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Horsehide hangover

By Lisa Fabrizio
web posted June 1, 2009

When you're out of the country as I was for the past two weeks, no matter how wonderful your destination or how glorious the sites you visit there, some homesickness tends to creep in. In my case, although daily blessed to be treading the sacred ground in the Holy Land, I found myself pining for American sports news.

Now, when I was overseas in October of last year, I was appalled but unsurprised by the European coverage of our stock market crash, as reported by the global liberals at CNN International and the BBC. The countless stories on the failure of capitalism and tales of galloping greed that filled the TV screen in my Roman hotel room made me nostalgic for the domestic versions of same, where at least I'd have some World Series news to soften the blows. After all, in America, sports are our escape from an often ugly reality.

So it was that even on pilgrimage in Jerusalem, I found myself scanning the Israeli newspapers for baseball scores in the evenings, when the distant sound of gunfire was sometimes heard. I figured that news of the New York Yankees would be the cure for the tensions that envelope that holy place; except that I forgot that sometimes when we are away from home we tend to over-sentimentalize whatever it is we miss, often creating a rosier picture than is actually the case.

And so on returning home where I happily found that my beloved Yanks had embarked on a winning streak, it didn't take long for reality to hit me between the eyes like a screaming line drive: the American sports scene is immersed in the worst aspects of our culture. Still, I settled in to watch the Yankees play the defending champion Philadelphia Phillies on the Fox game of the week. So happy was I to be back in the embrace of our national pastime, I foolishly neglected to employ my trusty mute button and was thus confronted by a long promo for an atrocity called The Hangover.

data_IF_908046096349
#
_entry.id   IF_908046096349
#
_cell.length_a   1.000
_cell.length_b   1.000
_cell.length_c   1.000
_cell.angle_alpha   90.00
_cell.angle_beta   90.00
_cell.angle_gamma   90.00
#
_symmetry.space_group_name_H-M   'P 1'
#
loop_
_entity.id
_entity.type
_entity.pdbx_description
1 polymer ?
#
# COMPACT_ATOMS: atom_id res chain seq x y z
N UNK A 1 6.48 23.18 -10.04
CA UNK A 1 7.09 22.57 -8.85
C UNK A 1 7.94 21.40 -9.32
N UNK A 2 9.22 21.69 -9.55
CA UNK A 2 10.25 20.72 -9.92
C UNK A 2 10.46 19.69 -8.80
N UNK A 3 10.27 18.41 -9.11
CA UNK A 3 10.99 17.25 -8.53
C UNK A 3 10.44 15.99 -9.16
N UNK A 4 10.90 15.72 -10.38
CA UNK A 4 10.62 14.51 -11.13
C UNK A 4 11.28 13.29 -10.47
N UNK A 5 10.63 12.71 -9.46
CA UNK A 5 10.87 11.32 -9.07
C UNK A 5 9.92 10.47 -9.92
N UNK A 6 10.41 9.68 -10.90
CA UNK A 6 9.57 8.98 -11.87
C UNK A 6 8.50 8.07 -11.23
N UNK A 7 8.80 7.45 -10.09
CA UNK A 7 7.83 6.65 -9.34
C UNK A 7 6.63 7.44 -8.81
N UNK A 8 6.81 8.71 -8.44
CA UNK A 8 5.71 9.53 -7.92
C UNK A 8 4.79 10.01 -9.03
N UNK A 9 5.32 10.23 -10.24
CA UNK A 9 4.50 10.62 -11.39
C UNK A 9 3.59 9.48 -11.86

As I wrote last year, I have given up wondering when sports--which used to be a way to encourage young men away from more dissolute pursuits--has now embraced all that is debased in our modern culture; the objectification of women as sex toys, vulgar language, egotism, and violence. All of this was on display during The Hangover promo and another one for a flick aptly titled, Drag Me to Hell; both of which would have never appeared in prime time a few short years ago, but now invade our homes on a Saturday afternoon.

Sadly, the trash emitted from Hollywood has now found its way onto the playing field; so much so that I sometimes feel that baseball itself has become some kind of perverted cross-promotion. There is so much violence and egomania in sports today, that you get the idea that it's not enough to simply defeat one's opponent; you must humiliate and 'own' him. In watching nearly all of Michael Phelps' Olympic victories, I don't recall any expressions of elation or happiness, just a series of violent shouts and angry gesticulations.

It's hard to pinpoint exactly when the joy and sportsmanship went out of sport, but a good starting place would be with Muhammad Ali and his worshippers in the American press, who viewed his ascension as kind of a payback to his supposed white oppressors. But it is no longer restricted to race. Although he has the best example of how a great and gracious ballplayer should act in Mariano Rivera, it seems that Yankee pitcher Joba Chamberlain cannot record three outs without furious displays of fist-pumping arrogance, simply for doing his job. Similarly, the chest-thumping antics and 'look-at-me' poses adopted by homerun hitters are great examples of humility and team-play for the kiddies, no?
 
Yet all of this is tied to noxiously saccharine promotions--MLB produces PSAs to teach kids the value of perseverance and teamwork--that purport to further the message that our sports telecasts are aimed at and produced for 'the children'; a horrible and chilling thought. And this is only baseball, the more genteel American game; the goings-on in the NFL and the NBA are even worse.

With all that's going on in our country today, it may seem like a desire for the return to purity in baseball is a trivial thing, but those familiar with the relationship between the game and our national ethos know better. MLB can do more to clean up the game than pointless drug-screening, and they certainly control the process of awarding broadcast rights to the networks. Let's do our kids a favor and keep the filth, violence and egotism where they belong: in Hollywood. ESR

Lisa Fabrizio is a columnist who hails from Connecticut. You may write her at mailbox@lisafab.com.

 

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